Once done, we have our command shell. Notice that unlike the previous method, executables run in this fashion elevate their security context with no notice to the user, resulting in UAC Bypass. We’ll look at a stealthier way to do this in Method 3 that doesn’t involve a popup.

Note the Sysmon 12 and Sysmon 13 registry value add and value set events:

Sysmon 12 – Registry Object Added
Sysmon 13 – Registry Value Set

Dllhost.exe is creating the object cmmgr32.exe in the Sysmon 12 then setting the ProfileInstallPath value to C:\ProgramData\Microsoft\Network\Connections\Cm in the subsequent Sysmon 13.

Let’s take a look at the Sysmon 1 event where the cmd.exe was actually spawned:

Unlike Method 1 where cmstp.exe was the ParentImage and the target binary was the child, here Dllhost.exe is the parent.

We see in the ParentCommandLine field that Dllhost.exe utilizes a ProcessID option with what appears to be some kind of GUID. To understand what that GUID is doing there, we’re going to rerun the attack but this time using a modified Sysmon configuration that allows us to obtain Sysmon Event 10s (Process Access).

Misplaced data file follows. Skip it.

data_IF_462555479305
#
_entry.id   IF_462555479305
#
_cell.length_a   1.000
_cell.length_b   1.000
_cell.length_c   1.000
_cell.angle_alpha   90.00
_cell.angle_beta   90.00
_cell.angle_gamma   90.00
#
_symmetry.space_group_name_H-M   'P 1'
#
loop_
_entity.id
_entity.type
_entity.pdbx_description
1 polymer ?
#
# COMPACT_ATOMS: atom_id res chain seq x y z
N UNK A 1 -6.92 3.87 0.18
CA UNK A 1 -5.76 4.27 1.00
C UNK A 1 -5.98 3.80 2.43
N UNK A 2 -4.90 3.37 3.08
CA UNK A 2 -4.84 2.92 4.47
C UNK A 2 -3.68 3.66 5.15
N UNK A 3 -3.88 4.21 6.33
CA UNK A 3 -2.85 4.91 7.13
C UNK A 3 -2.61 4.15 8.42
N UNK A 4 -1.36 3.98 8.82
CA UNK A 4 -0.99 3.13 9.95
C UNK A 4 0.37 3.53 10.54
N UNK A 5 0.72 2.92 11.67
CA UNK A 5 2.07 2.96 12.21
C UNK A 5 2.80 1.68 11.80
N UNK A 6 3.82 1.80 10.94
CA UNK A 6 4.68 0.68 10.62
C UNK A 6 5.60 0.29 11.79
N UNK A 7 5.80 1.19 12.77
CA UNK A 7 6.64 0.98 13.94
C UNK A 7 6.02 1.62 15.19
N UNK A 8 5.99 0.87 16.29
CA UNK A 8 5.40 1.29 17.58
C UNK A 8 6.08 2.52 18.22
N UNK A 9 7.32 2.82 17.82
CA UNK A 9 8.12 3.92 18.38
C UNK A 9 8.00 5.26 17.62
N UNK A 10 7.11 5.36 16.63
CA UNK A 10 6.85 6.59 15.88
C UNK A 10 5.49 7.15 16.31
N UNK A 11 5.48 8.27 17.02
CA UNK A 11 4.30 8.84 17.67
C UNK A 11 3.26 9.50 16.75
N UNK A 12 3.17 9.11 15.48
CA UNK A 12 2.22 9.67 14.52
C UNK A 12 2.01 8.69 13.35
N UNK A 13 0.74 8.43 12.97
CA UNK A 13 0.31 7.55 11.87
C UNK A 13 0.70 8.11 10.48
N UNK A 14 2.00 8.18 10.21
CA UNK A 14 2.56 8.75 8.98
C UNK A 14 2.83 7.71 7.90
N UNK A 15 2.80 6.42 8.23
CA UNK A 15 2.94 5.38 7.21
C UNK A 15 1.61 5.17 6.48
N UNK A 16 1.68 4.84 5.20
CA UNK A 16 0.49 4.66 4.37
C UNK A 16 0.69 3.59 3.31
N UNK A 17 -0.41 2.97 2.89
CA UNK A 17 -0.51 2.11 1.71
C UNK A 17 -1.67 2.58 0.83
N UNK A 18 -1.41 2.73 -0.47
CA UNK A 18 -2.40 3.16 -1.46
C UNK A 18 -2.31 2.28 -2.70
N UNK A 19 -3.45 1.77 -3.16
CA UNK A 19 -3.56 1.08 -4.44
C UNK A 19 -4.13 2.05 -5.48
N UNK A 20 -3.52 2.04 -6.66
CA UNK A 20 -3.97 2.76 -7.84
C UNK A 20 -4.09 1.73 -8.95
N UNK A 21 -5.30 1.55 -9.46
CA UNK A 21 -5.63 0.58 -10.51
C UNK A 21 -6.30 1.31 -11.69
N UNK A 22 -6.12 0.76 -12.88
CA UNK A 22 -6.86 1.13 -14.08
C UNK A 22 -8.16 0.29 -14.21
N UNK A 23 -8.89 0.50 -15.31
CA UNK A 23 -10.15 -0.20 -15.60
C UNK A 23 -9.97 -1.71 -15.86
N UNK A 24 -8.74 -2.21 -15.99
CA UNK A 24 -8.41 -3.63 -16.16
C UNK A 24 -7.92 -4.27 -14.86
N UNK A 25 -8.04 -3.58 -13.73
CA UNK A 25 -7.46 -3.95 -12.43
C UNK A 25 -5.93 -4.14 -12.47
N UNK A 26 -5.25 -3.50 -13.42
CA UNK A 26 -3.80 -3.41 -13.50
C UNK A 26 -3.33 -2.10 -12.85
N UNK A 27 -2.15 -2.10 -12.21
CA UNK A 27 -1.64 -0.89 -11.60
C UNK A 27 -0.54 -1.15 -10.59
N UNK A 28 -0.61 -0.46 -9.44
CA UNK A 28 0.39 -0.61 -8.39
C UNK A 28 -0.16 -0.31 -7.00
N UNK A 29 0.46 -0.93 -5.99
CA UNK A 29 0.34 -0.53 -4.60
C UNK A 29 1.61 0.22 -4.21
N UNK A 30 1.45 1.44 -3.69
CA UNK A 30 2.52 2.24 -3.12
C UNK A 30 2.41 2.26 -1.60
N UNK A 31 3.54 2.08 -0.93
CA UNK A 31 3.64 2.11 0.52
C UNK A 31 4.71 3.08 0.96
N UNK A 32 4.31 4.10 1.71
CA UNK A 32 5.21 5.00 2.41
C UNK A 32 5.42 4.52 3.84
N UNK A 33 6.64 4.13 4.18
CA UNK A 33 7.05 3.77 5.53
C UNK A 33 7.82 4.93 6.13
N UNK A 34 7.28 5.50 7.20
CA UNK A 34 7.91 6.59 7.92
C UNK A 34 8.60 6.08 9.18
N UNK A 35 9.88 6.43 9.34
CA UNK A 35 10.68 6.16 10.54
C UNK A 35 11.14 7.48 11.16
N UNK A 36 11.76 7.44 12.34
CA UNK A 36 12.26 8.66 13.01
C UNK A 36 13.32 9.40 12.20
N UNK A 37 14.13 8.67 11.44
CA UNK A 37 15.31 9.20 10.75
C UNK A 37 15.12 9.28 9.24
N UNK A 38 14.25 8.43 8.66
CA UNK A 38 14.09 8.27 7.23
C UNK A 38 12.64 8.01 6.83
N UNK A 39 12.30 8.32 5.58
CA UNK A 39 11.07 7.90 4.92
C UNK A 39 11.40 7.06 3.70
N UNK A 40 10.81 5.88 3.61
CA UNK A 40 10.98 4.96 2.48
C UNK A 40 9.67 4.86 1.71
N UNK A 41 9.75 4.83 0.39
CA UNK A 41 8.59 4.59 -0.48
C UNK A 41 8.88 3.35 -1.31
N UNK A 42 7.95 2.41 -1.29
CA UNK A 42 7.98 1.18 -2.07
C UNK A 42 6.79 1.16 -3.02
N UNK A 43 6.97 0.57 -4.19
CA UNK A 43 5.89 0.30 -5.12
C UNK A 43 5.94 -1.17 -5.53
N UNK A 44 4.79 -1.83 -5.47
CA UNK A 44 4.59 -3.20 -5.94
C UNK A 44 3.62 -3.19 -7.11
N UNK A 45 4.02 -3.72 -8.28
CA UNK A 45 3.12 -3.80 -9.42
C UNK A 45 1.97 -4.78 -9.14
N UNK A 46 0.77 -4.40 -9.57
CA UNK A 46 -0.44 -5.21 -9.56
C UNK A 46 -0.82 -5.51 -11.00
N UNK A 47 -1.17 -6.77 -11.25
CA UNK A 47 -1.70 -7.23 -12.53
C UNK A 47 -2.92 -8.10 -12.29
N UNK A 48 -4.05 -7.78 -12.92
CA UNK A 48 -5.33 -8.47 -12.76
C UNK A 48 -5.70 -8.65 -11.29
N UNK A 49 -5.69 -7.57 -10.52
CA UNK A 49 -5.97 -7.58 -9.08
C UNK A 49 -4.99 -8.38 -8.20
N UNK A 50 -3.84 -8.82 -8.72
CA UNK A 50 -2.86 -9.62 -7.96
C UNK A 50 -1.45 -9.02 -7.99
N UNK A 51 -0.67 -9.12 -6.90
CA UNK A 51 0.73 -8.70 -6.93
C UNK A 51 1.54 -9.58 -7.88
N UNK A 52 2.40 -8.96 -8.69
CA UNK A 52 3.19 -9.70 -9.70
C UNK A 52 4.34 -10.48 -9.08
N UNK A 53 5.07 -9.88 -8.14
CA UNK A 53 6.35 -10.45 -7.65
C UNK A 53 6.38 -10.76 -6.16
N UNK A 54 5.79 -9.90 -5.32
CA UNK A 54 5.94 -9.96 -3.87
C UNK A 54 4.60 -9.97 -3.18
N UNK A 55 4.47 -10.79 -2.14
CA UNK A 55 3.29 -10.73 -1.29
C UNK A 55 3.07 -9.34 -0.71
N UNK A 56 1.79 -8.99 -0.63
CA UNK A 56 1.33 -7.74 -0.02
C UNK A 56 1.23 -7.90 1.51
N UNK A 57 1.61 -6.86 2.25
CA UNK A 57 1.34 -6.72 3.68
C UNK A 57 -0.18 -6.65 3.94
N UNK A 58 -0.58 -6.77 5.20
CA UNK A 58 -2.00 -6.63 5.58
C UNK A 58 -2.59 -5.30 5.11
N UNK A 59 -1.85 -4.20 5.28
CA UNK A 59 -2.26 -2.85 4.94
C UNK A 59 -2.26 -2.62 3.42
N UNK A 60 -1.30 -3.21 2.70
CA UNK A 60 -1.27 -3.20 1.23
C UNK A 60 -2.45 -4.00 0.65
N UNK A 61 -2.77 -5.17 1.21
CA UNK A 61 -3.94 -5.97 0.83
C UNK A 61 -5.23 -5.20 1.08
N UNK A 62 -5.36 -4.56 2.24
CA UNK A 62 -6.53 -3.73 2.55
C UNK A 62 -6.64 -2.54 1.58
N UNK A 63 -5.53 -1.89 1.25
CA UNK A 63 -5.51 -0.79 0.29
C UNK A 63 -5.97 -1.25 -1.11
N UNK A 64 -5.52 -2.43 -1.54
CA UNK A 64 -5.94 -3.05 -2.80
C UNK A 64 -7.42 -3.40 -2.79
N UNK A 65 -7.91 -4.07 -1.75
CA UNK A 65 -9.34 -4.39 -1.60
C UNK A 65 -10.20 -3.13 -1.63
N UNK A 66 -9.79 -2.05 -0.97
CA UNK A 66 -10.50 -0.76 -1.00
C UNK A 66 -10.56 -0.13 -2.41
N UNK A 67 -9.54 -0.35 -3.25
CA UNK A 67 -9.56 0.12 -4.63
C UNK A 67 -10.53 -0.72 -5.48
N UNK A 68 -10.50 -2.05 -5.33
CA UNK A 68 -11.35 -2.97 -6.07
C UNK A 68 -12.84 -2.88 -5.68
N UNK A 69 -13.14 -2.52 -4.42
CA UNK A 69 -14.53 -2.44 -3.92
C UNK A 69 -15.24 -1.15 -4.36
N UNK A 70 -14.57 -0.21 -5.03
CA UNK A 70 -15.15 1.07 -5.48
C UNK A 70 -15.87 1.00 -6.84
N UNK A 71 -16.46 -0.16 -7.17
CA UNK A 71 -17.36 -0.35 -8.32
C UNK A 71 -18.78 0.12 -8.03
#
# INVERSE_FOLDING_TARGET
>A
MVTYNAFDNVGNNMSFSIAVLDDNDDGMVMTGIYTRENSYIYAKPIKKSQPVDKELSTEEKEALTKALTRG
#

To limit the collection aperture for the Event 10s and avoid grinding the system to a halt, we’re going to follow Tim Burrell’s great writeup here and set up Sysmon such that we’re pulling only those Sysmon 10 events requesting highly privileged levels of process access or containing an “unknown” string in the CallTrace:

We’ll need to let Sysmon know to use the updated configuration by running:

sysmon -c <modified_config.xml>

Re-running the attack, we see several additional Sysmon 10 events. One of them in particular, where Dllhost.exe accesses the TargetImage cmd.exe, is interesting.

Note the CallTrace data. One of the DLLs called was cmlua.dll – which @hFireF0X has called out as containing an autoelevated COM interface called CMLUAUTIL. We’ll see CMLUAUTIL again when we get to Method 3. For now, let’s recap our potential detections for Method 2:

  • Sysmon 1 where ParentImage contains dllhost.exe and Image contains cmd.exe (a strategy which may produce lots of noise and not bracket you to a CMSTP exploit)
  • Sysmon 10 where CallTrace contains cmlua.dll
  • Sysmon 12 or 13 where TargetObject contains cmmgr32.exe

Method 3 – UAC Bypass via Direct Utilization of COM Interfaces.